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When and why do tickets go on sale? Who knows. But here’s how to find them.

  • Author: Scott McMurren
    | Alaska Travel
  • Updated: August 26, 2017
  • Published August 26, 2017

Travelers are lucky here in Anchorage. For a city of our size, we have great airline service. In addition to the regional carriers that take people and cargo all over the state, our interstate and international airlines offer many options. And often, the tickets go on sale.

If you're a flexible traveler with a sense of adventure and a valid passport, you're likely to stumble on one or two great bargains if you look in the right places. All day long, I've been grabbing tickets to Hong Kong. Air Canada had a handful of tickets for as little as $397 round trip. The first available date for travel was on Sept. 3. There also were seats departing on Sept. 10 (for $400 round trip). Late last night, both Delta and United were offering fares between $558 and $568 round trip, without an overnight along the way. Today, the Delta and United fares are gone. As I write this, there still are a few seats on Air Canada. But they'll sell out quickly.

Sometimes the airline will quit selling the cheap seats, but not before another airline will match the price. Then, the original airline will jump back in for a day or two. So, while the Hong Kong deal may die off today, it could be back tomorrow.

All summer long, travelers have enjoyed great prices between Alaska and the West Coast. From Anchorage or Fairbanks to Seattle, prices are settling in at $278 round trip on Alaska or Delta. In fact, Delta is adding more seats in the Fairbanks-Seattle market. Last winter, one of the airline's regional partners flew the route with a smaller regional jet. But this year, the carrier is operating an Airbus A319. More seats means more deals.

Between Anchorage and Seattle, my favorite deal is in the front of the cabin. Both Alaska and Delta have chopped the cost of first class travel. Delta charges $216 one-way. Alaska charges $266 one-way. Between Fairbanks and Seattle, Alaska charges $288 one-way, while Delta charges $298.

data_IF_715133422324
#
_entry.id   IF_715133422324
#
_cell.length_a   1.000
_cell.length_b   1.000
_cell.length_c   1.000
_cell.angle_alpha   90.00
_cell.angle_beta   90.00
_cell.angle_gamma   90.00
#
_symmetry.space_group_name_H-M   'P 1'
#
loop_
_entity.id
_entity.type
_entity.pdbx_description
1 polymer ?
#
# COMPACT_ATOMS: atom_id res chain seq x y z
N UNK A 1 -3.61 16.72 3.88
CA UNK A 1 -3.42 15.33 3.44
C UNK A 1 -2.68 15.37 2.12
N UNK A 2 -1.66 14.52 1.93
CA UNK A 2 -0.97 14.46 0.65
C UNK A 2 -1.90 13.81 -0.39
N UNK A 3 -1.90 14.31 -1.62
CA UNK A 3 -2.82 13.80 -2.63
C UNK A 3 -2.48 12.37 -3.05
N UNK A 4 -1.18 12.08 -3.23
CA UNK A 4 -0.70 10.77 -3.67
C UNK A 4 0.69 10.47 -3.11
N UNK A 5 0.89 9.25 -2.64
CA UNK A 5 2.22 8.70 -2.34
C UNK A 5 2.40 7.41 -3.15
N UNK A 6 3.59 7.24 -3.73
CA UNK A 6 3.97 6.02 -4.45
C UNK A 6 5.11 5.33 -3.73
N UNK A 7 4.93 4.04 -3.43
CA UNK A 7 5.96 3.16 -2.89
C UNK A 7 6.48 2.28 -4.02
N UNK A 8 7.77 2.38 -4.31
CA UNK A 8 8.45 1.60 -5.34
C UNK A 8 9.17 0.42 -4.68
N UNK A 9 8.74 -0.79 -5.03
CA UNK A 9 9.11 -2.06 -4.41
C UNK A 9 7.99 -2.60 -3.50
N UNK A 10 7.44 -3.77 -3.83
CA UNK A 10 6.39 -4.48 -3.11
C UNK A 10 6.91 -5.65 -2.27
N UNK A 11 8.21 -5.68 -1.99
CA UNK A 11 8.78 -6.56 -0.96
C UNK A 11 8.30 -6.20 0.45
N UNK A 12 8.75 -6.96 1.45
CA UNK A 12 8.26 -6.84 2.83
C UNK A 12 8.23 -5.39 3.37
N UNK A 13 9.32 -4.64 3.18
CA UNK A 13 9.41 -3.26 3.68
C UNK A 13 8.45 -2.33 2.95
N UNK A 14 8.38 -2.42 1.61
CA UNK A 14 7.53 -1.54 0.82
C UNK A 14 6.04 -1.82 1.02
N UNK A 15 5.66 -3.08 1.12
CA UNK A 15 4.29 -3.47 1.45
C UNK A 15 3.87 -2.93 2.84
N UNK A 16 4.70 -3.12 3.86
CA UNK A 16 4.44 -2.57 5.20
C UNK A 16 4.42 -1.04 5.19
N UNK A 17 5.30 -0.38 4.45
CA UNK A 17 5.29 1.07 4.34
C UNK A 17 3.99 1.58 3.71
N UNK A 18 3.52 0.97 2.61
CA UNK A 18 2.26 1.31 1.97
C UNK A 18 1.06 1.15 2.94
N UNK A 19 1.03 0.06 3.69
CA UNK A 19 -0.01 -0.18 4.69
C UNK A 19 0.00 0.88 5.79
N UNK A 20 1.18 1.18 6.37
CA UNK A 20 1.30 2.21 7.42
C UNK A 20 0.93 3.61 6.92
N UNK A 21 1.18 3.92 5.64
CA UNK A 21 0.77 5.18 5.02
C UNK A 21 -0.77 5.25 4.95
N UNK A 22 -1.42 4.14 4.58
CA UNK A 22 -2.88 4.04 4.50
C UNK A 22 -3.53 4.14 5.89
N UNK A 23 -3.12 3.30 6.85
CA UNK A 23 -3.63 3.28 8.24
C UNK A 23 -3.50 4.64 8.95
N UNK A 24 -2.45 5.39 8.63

My favorite deal from Seattle right now is Norwegian Air's nonstop flight to London's Gatwick Airport. Norwegian's fall sale to London starts on Oct. 16, with prices from $160 one-way. Just remember that if you cannot find a great deal from Anchorage or Fairbanks to your destination, try searching from our low-priced West Coast gateways.

Moving down the coast, fares from both Anchorage and Fairbanks to Los Angeles/LAX are hovering around $322 round trip. Both Alaska and Delta offer the rate from Anchorage, while Delta has the lower fare from Fairbanks. But that changes often — and Alaska usually (but not always) matches the lower rates.

It's a long flight to Los Angeles, but sometimes it's worth it to get a good deal. And L.A. has a lot of good deals right now. Here are a couple of my favorites:

1. Norwegian starts flying nonstop from L.A. to Rome in November. Starting Nov. 11, flights are available for $170 one-way, nonstop, on a Boeing 787. If you want to check a bag, get a pre-assigned seat and eat one of their meals, be prepared to spend another $90 one-way. I did that, just so I could get an aisle seat. But most people just got their seats at check-in. Most people also picked up a sandwich or two at the airport and brought it on board to eat.

2. Norwegian is flying nonstop from LAX to Paris. Prices start at $160 one-way, beginning Oct. 17.

It's a little more expensive to fly from Anchorage or Fairbanks to Oakland or San Francisco, about $400 round trip. That's still a good price, but you also could consider using miles for the trip. Pick your dates carefully and you can get there for 12,500 miles each way.

From San Francisco, you can fly WOW Air nonstop to Reykjavik for as little as $130 each way, starting on Sept. 11. Check out WOW's website, where they offer a bunch of connecting flights to Europe. WOWAir offers a daily flight from San Francisco to Reykjavik on an A330 wide-body aircraft. All of the connecting flights beyond Reykjavik are on single-aisle A320s. WOWAir allows for a free stopover in Iceland, which is an excellent idea. But that's the only thing that's free with WowAir … it's another pay-for-everything carrier. You'll pay extra for bags, seat assignments and meals. Here are three of my favorite deals on WOWAir beyond Iceland: